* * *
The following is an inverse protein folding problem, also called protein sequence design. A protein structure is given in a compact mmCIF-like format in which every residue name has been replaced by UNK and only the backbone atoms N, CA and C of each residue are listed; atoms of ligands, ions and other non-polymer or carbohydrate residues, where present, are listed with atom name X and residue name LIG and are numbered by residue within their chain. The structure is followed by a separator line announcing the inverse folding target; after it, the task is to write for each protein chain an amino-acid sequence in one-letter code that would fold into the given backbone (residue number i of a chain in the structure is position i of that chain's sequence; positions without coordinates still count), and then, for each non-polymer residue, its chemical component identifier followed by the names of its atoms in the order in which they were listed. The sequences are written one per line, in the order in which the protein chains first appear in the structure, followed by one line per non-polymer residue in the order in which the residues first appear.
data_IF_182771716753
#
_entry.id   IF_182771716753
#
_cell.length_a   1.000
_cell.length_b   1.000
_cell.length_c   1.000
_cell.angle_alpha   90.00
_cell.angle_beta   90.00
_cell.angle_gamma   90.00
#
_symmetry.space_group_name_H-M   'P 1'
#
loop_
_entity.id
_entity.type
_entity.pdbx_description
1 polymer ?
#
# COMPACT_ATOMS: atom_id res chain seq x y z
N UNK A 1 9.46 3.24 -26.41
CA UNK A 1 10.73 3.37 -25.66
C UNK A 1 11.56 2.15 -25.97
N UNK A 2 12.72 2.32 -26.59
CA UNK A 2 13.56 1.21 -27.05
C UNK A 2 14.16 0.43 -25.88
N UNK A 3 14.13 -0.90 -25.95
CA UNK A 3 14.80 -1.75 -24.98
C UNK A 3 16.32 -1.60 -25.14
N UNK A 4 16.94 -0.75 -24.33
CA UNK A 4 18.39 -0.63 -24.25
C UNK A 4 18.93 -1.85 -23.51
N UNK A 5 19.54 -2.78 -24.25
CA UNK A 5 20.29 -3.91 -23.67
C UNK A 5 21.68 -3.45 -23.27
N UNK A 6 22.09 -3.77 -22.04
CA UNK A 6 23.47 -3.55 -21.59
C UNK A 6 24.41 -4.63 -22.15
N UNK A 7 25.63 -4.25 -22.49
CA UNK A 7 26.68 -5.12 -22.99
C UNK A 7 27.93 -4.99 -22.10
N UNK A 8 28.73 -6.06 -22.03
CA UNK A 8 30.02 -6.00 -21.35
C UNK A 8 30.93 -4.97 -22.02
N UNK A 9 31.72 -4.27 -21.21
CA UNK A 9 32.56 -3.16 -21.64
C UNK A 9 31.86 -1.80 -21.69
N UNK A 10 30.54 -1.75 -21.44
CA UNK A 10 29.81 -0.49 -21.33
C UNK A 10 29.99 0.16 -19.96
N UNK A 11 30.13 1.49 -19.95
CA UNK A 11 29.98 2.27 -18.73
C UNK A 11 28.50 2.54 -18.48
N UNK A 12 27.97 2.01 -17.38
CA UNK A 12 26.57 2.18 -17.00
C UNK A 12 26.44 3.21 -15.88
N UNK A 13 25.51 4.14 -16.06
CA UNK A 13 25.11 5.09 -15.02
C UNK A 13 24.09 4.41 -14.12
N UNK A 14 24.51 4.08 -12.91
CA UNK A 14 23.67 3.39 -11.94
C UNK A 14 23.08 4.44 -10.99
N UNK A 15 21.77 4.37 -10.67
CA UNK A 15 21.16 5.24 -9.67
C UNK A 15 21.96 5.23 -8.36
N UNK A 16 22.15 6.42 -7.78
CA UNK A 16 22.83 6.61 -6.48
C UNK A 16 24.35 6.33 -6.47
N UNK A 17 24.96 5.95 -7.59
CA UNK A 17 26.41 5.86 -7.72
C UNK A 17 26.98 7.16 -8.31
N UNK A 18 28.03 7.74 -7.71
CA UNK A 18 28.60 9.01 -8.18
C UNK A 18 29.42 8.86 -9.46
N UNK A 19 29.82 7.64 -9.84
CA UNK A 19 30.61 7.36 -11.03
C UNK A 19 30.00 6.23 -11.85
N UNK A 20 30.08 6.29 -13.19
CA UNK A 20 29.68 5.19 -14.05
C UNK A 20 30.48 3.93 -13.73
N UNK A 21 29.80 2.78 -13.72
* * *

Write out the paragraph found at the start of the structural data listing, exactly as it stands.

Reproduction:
The following is an inverse protein folding problem, also called protein sequence design. A protein structure is given in a compact mmCIF-like format in which every residue name has been replaced by UNK and only the backbone atoms N, CA and C of each residue are listed; atoms of ligands, ions and other non-polymer or carbohydrate residues, where present, are listed with atom name X and residue name LIG and are numbered by residue within their chain. The structure is followed by a separator line announcing the inverse folding target; after it, the task is to write for each protein chain an amino-acid sequence in one-letter code that would fold into the given backbone (residue number i of a chain in the structure is position i of that chain's sequence; positions without coordinates still count), and then, for each non-polymer residue, its chemical component identifier followed by the names of its atoms in the order in which they were listed. The sequences are written one per line, in the order in which the protein chains first appear in the structure, followed by one line per non-polymer residue in the order in which the residues first appear.